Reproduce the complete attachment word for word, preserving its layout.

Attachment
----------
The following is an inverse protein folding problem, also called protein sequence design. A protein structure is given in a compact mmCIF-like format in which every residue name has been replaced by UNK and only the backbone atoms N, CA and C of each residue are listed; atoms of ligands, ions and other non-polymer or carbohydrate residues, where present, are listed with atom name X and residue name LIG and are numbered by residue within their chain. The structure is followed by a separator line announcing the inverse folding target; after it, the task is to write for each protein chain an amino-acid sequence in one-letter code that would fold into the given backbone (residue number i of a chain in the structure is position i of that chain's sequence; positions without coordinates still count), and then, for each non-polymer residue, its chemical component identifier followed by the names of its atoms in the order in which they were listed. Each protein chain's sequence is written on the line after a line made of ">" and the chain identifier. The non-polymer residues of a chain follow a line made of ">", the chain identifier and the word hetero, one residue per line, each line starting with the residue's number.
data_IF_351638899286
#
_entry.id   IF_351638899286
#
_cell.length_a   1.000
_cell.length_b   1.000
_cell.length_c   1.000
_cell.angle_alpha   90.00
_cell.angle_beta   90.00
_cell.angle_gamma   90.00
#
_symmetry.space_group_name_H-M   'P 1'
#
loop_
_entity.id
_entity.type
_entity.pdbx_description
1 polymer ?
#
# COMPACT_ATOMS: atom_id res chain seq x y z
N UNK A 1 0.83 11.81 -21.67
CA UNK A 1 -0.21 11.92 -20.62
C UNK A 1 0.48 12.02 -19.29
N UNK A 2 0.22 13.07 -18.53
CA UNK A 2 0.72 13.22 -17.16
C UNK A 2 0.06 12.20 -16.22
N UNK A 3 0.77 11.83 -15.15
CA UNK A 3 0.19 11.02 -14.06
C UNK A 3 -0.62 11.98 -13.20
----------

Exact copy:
The following is an inverse protein folding problem, also called protein sequence design. A protein structure is given in a compact mmCIF-like format in which every residue name has been replaced by UNK and only the backbone atoms N, CA and C of each residue are listed; atoms of ligands, ions and other non-polymer or carbohydrate residues, where present, are listed with atom name X and residue name LIG and are numbered by residue within their chain. The structure is followed by a separator line announcing the inverse folding target; after it, the task is to write for each protein chain an amino-acid sequence in one-letter code that would fold into the given backbone (residue number i of a chain in the structure is position i of that chain's sequence; positions without coordinates still count), and then, for each non-polymer residue, its chemical component identifier followed by the names of its atoms in the order in which they were listed. Each protein chain's sequence is written on the line after a line made of ">" and the chain identifier. The non-polymer residues of a chain follow a line made of ">", the chain identifier and the word hetero, one residue per line, each line starting with the residue's number.
data_IF_351638899286
#
_entry.id   IF_351638899286
#
_cell.length_a   1.000
_cell.length_b   1.000
_cell.length_c   1.000
_cell.angle_alpha   90.00
_cell.angle_beta   90.00
_cell.angle_gamma   90.00
#
_symmetry.space_group_name_H-M   'P 1'
#
loop_
_entity.id
_entity.type
_entity.pdbx_description
1 polymer ?
#
# COMPACT_ATOMS: atom_id res chain seq x y z
N UNK A 1 0.83 11.81 -21.67
CA UNK A 1 -0.21 11.92 -20.62
C UNK A 1 0.48 12.02 -19.29
N UNK A 2 0.22 13.07 -18.53
CA UNK A 2 0.72 13.22 -17.16
C UNK A 2 0.06 12.20 -16.22
N UNK A 3 0.77 11.83 -15.15
CA UNK A 3 0.19 11.02 -14.06
C UNK A 3 -0.62 11.98 -13.20